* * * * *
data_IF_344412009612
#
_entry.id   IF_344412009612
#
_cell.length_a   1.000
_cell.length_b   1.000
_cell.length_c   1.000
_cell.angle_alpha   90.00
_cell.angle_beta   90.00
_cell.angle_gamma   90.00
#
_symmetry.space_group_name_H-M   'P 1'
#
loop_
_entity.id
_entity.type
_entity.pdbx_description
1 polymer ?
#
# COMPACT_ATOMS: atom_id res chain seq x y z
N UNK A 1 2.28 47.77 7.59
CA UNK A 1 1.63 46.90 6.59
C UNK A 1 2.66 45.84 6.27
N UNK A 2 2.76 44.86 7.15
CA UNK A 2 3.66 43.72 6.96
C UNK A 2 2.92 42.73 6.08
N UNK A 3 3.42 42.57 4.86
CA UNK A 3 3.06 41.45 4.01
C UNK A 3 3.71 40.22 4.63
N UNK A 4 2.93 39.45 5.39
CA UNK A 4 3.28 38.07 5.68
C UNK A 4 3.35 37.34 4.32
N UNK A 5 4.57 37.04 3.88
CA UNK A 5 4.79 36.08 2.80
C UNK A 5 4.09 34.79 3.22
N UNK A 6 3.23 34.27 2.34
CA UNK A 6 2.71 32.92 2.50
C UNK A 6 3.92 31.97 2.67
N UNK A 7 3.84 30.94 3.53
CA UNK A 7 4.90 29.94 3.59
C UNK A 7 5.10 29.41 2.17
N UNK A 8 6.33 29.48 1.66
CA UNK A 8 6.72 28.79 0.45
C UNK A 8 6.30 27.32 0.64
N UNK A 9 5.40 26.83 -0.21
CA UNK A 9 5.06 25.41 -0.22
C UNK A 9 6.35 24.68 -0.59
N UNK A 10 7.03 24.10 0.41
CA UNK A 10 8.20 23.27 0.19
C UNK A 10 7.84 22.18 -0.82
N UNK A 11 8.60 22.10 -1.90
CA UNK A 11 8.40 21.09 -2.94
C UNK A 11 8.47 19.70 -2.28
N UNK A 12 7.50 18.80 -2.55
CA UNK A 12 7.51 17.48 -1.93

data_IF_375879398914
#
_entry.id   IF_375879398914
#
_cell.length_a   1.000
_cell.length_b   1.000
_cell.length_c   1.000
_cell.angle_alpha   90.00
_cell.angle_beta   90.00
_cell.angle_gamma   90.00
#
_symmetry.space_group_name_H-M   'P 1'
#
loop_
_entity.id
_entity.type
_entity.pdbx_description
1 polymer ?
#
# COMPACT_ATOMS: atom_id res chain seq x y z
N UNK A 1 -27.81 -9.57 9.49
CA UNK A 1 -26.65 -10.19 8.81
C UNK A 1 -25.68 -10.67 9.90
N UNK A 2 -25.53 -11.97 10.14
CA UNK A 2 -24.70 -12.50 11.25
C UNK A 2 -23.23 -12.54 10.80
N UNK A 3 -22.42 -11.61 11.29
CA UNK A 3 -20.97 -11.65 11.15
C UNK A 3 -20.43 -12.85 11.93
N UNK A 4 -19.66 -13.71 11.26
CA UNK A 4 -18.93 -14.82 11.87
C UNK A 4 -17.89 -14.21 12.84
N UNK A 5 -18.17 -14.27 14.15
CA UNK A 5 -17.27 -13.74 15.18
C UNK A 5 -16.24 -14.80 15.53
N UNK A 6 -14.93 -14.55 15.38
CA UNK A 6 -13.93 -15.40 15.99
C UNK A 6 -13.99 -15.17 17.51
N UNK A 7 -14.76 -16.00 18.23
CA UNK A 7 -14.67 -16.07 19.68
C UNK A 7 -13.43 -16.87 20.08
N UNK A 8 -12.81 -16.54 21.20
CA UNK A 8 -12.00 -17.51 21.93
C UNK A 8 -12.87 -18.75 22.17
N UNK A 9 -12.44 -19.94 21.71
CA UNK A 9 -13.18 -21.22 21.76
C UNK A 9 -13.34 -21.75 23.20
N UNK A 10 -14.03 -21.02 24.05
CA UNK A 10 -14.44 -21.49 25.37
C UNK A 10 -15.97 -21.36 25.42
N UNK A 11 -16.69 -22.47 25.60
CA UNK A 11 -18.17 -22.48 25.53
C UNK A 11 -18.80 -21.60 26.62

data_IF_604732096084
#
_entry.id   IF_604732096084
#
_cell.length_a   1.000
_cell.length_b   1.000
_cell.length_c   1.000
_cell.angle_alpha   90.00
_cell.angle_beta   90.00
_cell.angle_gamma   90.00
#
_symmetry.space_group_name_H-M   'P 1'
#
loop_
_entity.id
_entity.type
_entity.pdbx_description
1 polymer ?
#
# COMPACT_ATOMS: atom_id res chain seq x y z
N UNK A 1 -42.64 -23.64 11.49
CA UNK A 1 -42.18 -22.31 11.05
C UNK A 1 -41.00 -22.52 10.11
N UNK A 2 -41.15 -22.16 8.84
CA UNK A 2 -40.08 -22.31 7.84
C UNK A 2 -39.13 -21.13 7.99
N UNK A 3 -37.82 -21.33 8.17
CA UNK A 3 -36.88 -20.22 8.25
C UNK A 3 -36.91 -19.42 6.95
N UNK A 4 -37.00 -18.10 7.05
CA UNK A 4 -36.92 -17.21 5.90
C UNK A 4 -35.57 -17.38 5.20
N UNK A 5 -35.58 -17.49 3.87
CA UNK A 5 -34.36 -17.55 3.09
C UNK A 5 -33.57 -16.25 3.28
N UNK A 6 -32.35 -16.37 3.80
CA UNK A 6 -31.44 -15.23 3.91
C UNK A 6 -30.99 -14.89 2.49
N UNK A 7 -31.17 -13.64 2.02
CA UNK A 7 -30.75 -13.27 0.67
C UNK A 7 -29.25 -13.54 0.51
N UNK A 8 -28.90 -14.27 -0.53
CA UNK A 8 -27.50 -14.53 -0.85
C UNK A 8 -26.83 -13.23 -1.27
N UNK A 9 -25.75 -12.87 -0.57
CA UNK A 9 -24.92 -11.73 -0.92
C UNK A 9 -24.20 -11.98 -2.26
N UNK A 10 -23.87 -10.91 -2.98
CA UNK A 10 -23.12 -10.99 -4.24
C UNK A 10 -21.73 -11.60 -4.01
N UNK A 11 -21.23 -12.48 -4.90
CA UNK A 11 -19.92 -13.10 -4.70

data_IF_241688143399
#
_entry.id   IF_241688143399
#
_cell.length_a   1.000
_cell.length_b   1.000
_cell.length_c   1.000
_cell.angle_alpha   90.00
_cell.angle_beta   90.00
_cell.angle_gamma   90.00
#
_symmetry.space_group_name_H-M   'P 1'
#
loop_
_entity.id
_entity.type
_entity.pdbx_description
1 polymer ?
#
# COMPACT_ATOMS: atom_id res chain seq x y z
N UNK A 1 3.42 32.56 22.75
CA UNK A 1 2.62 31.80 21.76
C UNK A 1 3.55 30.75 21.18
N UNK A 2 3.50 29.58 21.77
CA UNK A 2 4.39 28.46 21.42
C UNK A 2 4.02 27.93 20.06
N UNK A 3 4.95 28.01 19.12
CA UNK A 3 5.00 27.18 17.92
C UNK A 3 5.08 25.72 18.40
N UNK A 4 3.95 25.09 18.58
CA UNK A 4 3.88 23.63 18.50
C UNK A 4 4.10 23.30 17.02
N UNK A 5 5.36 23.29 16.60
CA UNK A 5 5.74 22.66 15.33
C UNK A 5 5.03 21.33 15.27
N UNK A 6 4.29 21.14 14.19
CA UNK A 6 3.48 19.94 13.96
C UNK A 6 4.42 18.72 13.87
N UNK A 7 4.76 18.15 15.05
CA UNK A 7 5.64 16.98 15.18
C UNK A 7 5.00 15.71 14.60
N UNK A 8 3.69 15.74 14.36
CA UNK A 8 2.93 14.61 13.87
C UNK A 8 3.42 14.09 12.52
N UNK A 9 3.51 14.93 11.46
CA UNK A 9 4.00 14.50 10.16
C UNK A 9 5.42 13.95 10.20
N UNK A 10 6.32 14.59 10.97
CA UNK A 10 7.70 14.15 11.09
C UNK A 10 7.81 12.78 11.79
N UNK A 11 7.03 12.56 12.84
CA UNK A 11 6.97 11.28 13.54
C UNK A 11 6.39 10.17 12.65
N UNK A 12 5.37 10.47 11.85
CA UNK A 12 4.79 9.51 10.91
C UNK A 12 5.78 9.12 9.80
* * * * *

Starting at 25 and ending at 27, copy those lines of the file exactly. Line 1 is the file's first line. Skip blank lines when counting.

CA UNK A 2 3.66 43.72 6.96
C UNK A 2 2.92 42.73 6.08
N UNK A 3 3.42 42.57 4.86